We love our trash to the apocalypse. Let me illustrate why.
“The Position Paper on The Solid Waste Management Sector in India – 2009”, a study conducted by the Ministry of Finance, has this to say: India will need more than 1,400 square kilometer of land to dump its unprocessed garbage. In other words, we will have drowned all of Mumbai, Chennai and Hyderabad in garbage. No, it will not take ages for this to happen. Just a little over 30 years, that’s all. That’s the speed at which we are trashing this earth. Continue reading
Yes, it’s true.
In all probability, this number might be an understatement as there maybe be more than 15,000 waste-pickers in the City going about their work every day—building new hopes and sometimes little habitats and hoping that one day, they will live to live and not to repent having lived a life of drudgery amidst a sea of sheer callousness.
A study conducted by Hasiru Dala, Jain University, Bangalore and Solid Waste Management Round Table in 2012 analysed the data of 4,175 registered waste-pickers aged between less-than-20 and above-60. What came to light was a number that this hapless lot could hardly accommodate within the realm of its imagination: 4,175 of them save Rs 23 crore annually. When extrapolated, 15,000 of them collectively keep Rs 84 crore safe in BBMP’s treasury. Continue reading
“These bags are full of tissue papers,” says this ITC employee who picks up the load from various destinations and brings it to one of the dry waste collection centres in Yelahanka.
Did you know the tissue papers that you threw into your dustbin can travel miles and get processed and recycled all over again?
Before you get to know the final avatar it assumes, let me make it clear that I am referring to only segregated, unsoiled tissue paper which is not contaminated beyond remedy. Continue reading
When my mother sat down to hem in the frayed ends of a handloom blanket, it took almost two hours for her arthritic fingers to cut off the extra threads gently and hem the ends in with near-perfect stitches. As she folded the blanket and placed it back in the cupboard, she said: “Handloom blankets are more comfortable than those useless (synthetic) ones. Why do you waste thousand of rupees for those you can’t even wash and reuse for long?” Continue reading
Pic: Hariram P S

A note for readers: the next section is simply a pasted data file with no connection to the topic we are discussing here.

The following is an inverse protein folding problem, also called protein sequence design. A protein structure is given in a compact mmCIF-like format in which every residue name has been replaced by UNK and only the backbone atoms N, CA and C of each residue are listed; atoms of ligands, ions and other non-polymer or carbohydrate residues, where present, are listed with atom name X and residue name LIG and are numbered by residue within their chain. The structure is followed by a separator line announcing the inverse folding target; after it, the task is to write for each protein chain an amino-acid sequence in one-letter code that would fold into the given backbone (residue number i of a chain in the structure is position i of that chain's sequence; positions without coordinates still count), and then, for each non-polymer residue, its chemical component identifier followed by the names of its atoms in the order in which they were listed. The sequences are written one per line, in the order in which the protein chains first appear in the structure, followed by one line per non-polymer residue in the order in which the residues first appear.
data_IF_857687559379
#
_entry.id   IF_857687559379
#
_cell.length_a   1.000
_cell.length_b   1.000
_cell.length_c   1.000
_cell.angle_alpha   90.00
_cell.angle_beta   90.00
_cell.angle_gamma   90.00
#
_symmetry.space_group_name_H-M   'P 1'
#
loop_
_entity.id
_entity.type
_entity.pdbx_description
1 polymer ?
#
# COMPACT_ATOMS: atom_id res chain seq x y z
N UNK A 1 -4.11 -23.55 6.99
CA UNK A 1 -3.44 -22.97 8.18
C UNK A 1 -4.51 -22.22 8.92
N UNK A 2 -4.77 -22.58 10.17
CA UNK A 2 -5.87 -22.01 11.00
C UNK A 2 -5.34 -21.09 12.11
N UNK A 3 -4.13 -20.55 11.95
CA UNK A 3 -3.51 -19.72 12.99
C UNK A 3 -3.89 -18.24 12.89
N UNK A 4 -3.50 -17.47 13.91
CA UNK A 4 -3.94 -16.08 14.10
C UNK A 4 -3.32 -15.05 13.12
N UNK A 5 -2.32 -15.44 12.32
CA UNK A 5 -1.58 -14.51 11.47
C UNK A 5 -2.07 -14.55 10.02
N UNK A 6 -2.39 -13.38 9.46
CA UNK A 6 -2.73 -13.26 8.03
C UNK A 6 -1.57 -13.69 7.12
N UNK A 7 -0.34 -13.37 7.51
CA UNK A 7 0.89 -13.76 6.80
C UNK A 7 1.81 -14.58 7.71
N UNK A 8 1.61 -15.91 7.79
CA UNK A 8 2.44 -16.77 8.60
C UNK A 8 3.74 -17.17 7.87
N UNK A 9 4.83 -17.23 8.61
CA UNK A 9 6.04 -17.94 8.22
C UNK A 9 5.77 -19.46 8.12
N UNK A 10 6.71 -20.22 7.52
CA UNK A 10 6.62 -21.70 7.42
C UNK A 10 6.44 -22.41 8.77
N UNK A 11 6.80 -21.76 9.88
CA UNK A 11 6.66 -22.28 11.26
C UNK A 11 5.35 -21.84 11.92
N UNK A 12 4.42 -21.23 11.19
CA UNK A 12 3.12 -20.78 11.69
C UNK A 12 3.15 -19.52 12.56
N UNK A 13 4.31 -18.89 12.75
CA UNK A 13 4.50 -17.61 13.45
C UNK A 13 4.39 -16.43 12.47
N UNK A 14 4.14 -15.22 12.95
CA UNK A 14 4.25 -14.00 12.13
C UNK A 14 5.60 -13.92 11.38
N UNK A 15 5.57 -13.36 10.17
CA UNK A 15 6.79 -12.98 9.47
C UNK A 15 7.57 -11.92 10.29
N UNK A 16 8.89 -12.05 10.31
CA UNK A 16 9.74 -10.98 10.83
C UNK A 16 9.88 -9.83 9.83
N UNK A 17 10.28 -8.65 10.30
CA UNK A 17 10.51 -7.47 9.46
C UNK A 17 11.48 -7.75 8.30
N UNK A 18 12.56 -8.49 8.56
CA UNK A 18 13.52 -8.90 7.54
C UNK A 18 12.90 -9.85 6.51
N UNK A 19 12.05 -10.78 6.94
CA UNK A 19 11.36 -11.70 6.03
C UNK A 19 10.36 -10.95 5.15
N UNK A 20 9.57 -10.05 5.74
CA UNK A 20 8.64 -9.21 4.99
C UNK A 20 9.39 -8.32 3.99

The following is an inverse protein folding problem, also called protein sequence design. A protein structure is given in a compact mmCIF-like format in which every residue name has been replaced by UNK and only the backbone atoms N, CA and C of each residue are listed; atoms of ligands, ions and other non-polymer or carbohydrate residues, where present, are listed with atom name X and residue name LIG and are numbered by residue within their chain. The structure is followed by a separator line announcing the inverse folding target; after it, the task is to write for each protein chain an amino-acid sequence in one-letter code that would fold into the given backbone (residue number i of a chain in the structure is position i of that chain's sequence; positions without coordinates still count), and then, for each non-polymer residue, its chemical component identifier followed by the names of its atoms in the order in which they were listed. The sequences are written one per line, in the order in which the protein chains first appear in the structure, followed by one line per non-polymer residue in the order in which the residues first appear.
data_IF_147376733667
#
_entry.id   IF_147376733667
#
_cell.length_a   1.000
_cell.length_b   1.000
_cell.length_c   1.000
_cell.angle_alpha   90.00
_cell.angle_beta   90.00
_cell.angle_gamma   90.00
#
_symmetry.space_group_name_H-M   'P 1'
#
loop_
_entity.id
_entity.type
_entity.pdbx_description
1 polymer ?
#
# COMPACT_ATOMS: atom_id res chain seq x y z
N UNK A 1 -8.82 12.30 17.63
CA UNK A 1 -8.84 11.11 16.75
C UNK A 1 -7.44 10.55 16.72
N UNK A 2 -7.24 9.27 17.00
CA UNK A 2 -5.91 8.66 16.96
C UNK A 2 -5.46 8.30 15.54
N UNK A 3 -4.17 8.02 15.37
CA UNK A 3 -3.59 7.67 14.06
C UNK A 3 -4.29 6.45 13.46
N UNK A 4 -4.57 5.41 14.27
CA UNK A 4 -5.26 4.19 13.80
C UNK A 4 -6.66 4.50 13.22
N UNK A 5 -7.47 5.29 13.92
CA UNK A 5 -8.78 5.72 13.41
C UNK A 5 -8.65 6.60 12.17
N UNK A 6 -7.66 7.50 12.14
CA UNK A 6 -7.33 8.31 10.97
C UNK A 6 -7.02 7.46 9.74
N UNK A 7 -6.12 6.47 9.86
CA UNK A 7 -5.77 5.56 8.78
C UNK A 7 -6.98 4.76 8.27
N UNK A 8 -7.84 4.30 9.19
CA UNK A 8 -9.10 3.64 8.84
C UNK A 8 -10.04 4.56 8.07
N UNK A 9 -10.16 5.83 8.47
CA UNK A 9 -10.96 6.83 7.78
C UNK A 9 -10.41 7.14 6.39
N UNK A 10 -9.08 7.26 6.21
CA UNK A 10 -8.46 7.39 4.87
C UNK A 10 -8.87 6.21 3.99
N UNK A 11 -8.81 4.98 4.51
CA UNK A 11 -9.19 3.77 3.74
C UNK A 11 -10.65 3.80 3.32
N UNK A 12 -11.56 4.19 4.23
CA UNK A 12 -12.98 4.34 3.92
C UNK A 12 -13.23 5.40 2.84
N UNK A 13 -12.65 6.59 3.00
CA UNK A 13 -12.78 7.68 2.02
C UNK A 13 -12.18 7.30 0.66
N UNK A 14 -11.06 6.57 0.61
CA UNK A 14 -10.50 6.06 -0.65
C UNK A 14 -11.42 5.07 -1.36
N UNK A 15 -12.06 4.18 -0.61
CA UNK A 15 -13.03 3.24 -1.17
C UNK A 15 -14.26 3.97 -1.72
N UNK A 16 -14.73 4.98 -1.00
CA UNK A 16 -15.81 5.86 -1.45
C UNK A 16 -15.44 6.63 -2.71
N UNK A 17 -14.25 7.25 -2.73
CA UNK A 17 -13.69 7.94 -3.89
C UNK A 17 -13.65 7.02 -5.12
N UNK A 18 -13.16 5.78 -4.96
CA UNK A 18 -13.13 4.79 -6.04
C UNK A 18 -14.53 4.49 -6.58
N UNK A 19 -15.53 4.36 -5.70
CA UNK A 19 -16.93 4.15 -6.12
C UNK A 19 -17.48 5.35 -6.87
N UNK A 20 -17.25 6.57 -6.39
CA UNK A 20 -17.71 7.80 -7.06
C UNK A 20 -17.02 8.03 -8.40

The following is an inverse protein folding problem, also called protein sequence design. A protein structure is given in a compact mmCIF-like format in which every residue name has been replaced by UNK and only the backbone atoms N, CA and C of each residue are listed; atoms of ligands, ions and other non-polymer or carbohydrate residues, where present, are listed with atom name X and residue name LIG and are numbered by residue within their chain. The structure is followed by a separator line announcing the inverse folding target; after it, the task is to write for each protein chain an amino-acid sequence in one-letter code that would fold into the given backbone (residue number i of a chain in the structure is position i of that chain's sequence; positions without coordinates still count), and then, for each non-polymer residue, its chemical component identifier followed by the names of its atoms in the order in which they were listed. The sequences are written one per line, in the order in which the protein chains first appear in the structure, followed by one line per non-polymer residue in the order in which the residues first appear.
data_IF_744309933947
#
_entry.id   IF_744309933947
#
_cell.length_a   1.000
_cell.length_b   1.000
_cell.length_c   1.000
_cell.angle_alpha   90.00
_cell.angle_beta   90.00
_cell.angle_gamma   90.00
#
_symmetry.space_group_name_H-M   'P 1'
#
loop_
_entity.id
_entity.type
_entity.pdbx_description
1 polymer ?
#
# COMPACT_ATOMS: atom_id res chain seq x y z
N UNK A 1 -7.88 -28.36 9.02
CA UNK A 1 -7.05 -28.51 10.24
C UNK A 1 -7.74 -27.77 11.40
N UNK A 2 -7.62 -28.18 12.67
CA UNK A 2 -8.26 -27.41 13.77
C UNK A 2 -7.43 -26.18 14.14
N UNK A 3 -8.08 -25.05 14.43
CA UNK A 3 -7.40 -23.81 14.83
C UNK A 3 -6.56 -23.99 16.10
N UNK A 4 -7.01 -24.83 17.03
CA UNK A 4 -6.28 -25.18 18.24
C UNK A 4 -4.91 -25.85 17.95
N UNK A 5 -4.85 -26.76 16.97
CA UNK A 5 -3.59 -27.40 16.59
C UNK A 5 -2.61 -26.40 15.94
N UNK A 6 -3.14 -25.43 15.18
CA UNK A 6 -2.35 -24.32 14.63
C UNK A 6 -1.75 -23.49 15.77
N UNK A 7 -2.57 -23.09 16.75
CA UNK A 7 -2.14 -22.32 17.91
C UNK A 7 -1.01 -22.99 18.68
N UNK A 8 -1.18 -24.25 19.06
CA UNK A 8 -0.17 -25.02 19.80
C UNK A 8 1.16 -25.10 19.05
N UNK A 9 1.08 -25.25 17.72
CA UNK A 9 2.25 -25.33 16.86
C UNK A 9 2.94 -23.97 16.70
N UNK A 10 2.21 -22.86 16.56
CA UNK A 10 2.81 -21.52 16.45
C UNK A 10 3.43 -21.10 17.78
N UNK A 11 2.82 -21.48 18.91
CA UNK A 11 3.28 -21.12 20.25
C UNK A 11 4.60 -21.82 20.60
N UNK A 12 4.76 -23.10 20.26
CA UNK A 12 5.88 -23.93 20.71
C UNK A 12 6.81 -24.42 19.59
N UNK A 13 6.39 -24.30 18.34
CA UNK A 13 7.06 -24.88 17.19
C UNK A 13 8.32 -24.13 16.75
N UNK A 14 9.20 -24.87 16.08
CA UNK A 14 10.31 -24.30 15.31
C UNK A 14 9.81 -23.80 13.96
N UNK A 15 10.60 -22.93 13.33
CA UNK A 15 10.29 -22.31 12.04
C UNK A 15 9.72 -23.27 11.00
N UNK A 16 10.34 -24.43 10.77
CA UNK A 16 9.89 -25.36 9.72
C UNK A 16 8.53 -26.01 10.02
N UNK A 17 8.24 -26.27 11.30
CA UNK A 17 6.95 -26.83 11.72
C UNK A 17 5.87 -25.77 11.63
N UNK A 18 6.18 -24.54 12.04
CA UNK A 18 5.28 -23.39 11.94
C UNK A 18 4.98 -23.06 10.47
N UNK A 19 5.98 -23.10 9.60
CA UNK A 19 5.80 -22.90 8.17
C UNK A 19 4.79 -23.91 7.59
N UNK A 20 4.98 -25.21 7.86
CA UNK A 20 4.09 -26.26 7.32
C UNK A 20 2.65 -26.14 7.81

It’s hard to come across an organic gardener who has not heard of Jeevamrut. The ingredients needed for this are easy to source and it’s easy to prepare, too. The following recipe is being republished verbatim from Soil Recipes authored by Goa-based organic farmer Isa Alvares and published by The Organic Farming Association of India. Continue reading
Five Barrel Digesters being installed at Mars Meadows, Rajarajeshwari Nagar. This apartment has 55 homes.
We have quite a few individual home composting and also several large-scale composting solutions available in the market. But large bulk generators with 50 homes or above grabbed the focus of most of the emerging eco-innovators thus far, leaving the small apartment segment with 10-15 homes, or fewer, crying for attention.
In general, large complexes have many advantages stacked in their favour—mainly financial leeway to an extent and space set aside for processing waste. If not, they can carve out a corner on the terrace or basement to get going. I have seen this happening in several communities. Continue reading
War, pestilence, even climate change, are trifles by comparison.
Destroy the soil and we all starve. – George Monbiot.
This is the International Year of Soils. What better way to help the soil heal than going organic and shunning chemical fertilisers and pesticides?
Soil Recipes is a useful how-to-do-it manual of soil nutrition and maintenance authored by Goa-based organic farmer ISA ALVARES and published by The Organic Farming Association of India (OFAI). Endlessly Green is happy to republish these recipes.
The recipes, as the author says, have been “vetted and verified by experienced organic farmers” belonging to OFAI. They not only “enable the soil to re-stock its populations of beneficial soil microbes”, but also help “control disease…” Continue reading